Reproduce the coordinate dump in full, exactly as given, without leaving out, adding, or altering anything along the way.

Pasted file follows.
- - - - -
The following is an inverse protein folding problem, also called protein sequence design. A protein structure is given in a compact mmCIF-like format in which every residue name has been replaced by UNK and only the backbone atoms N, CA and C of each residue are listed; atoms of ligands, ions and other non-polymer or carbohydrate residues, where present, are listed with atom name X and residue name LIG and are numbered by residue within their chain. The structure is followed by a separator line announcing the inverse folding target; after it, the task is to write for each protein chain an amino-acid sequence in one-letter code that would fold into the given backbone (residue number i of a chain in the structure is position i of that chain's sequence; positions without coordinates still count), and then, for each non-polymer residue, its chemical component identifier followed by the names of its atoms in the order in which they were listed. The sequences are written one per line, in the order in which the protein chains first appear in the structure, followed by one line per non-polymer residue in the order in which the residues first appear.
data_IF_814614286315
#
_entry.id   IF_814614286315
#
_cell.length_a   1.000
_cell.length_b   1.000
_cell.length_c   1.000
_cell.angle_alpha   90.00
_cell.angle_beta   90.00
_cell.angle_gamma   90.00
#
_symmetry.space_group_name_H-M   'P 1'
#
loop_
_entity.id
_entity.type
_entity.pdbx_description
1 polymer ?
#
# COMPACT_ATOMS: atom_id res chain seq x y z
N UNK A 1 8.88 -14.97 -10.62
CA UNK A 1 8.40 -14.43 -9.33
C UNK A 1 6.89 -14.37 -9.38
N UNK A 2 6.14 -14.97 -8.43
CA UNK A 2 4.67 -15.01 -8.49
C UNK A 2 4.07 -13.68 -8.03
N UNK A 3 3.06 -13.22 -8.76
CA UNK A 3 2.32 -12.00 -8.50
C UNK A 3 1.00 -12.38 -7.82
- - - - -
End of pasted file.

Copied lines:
The following is an inverse protein folding problem, also called protein sequence design. A protein structure is given in a compact mmCIF-like format in which every residue name has been replaced by UNK and only the backbone atoms N, CA and C of each residue are listed; atoms of ligands, ions and other non-polymer or carbohydrate residues, where present, are listed with atom name X and residue name LIG and are numbered by residue within their chain. The structure is followed by a separator line announcing the inverse folding target; after it, the task is to write for each protein chain an amino-acid sequence in one-letter code that would fold into the given backbone (residue number i of a chain in the structure is position i of that chain's sequence; positions without coordinates still count), and then, for each non-polymer residue, its chemical component identifier followed by the names of its atoms in the order in which they were listed. The sequences are written one per line, in the order in which the protein chains first appear in the structure, followed by one line per non-polymer residue in the order in which the residues first appear.
data_IF_814614286315
#
_entry.id   IF_814614286315
#
_cell.length_a   1.000
_cell.length_b   1.000
_cell.length_c   1.000
_cell.angle_alpha   90.00
_cell.angle_beta   90.00
_cell.angle_gamma   90.00
#
_symmetry.space_group_name_H-M   'P 1'
#
loop_
_entity.id
_entity.type
_entity.pdbx_description
1 polymer ?
#
# COMPACT_ATOMS: atom_id res chain seq x y z
N UNK A 1 8.88 -14.97 -10.62
CA UNK A 1 8.40 -14.43 -9.33
C UNK A 1 6.89 -14.37 -9.38
N UNK A 2 6.14 -14.97 -8.43
CA UNK A 2 4.67 -15.01 -8.49
C UNK A 2 4.07 -13.68 -8.03
N UNK A 3 3.06 -13.22 -8.76
CA UNK A 3 2.32 -12.00 -8.50
C UNK A 3 1.00 -12.38 -7.82